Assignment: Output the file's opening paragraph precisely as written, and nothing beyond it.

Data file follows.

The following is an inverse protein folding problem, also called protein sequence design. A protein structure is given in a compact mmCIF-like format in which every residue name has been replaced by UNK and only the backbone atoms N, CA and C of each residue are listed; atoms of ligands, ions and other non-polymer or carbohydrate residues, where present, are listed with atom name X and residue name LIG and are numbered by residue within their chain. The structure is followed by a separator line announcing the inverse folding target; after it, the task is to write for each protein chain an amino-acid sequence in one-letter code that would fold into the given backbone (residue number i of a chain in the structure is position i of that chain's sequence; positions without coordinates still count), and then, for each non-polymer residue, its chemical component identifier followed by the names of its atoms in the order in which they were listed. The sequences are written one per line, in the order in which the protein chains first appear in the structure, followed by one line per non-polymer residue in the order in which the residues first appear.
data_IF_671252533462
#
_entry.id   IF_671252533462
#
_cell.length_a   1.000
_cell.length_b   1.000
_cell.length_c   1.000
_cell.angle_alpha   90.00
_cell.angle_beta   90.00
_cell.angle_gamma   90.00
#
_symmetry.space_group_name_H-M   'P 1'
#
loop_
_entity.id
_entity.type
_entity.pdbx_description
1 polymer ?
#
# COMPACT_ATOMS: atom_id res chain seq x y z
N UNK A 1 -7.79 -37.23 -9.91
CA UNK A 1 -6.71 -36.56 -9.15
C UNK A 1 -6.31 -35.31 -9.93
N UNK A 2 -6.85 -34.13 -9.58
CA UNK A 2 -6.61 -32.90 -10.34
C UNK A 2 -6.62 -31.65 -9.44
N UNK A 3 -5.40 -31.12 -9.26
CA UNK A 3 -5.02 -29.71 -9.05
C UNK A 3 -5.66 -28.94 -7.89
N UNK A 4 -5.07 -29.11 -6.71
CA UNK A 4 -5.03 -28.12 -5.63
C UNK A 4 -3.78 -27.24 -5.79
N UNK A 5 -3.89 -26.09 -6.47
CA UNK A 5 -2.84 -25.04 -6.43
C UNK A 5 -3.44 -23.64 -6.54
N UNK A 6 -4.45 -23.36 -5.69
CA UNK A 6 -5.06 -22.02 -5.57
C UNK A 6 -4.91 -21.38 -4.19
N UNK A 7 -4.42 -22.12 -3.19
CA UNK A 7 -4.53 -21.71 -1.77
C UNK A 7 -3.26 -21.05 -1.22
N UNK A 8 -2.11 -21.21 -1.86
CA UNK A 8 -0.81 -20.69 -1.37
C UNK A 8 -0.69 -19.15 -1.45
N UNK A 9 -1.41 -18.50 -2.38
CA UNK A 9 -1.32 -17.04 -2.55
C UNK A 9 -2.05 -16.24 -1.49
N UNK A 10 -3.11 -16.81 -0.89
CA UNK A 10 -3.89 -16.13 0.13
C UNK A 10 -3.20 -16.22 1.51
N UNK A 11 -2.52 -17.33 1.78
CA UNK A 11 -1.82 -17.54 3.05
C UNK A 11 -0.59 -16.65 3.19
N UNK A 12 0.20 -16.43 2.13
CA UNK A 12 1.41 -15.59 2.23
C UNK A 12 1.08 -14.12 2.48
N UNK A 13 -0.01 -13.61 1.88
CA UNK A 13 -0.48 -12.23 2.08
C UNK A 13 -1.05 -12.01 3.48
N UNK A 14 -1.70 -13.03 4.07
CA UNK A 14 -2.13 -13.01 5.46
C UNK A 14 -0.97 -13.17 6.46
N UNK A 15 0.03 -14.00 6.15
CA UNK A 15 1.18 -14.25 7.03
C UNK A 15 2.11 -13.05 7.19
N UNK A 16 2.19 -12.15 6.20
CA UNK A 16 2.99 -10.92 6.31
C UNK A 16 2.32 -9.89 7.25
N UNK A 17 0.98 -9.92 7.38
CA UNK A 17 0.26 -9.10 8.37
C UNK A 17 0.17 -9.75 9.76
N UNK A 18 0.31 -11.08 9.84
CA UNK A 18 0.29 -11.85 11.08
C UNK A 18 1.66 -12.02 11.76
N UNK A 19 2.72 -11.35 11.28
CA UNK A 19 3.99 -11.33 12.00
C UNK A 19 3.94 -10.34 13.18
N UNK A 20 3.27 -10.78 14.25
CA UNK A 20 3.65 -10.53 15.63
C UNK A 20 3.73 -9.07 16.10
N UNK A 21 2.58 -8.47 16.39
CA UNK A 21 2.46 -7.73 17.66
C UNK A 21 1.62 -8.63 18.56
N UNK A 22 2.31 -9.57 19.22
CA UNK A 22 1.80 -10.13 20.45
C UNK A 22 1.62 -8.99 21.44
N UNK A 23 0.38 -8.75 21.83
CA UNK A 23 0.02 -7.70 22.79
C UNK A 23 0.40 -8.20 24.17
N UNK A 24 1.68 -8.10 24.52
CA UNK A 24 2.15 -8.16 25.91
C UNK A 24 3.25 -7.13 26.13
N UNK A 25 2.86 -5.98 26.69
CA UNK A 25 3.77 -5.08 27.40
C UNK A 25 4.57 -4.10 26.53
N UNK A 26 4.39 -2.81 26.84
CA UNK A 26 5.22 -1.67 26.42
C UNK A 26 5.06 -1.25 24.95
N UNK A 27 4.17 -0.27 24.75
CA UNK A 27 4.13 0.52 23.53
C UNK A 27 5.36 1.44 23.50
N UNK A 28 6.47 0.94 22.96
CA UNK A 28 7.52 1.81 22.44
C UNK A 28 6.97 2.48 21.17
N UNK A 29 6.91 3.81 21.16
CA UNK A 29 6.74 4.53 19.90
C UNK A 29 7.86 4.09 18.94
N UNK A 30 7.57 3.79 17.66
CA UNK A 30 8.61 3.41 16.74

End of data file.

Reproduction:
The following is an inverse protein folding problem, also called protein sequence design. A protein structure is given in a compact mmCIF-like format in which every residue name has been replaced by UNK and only the backbone atoms N, CA and C of each residue are listed; atoms of ligands, ions and other non-polymer or carbohydrate residues, where present, are listed with atom name X and residue name LIG and are numbered by residue within their chain. The structure is followed by a separator line announcing the inverse folding target; after it, the task is to write for each protein chain an amino-acid sequence in one-letter code that would fold into the given backbone (residue number i of a chain in the structure is position i of that chain's sequence; positions without coordinates still count), and then, for each non-polymer residue, its chemical component identifier followed by the names of its atoms in the order in which they were listed. The sequences are written one per line, in the order in which the protein chains first appear in the structure, followed by one line per non-polymer residue in the order in which the residues first appear.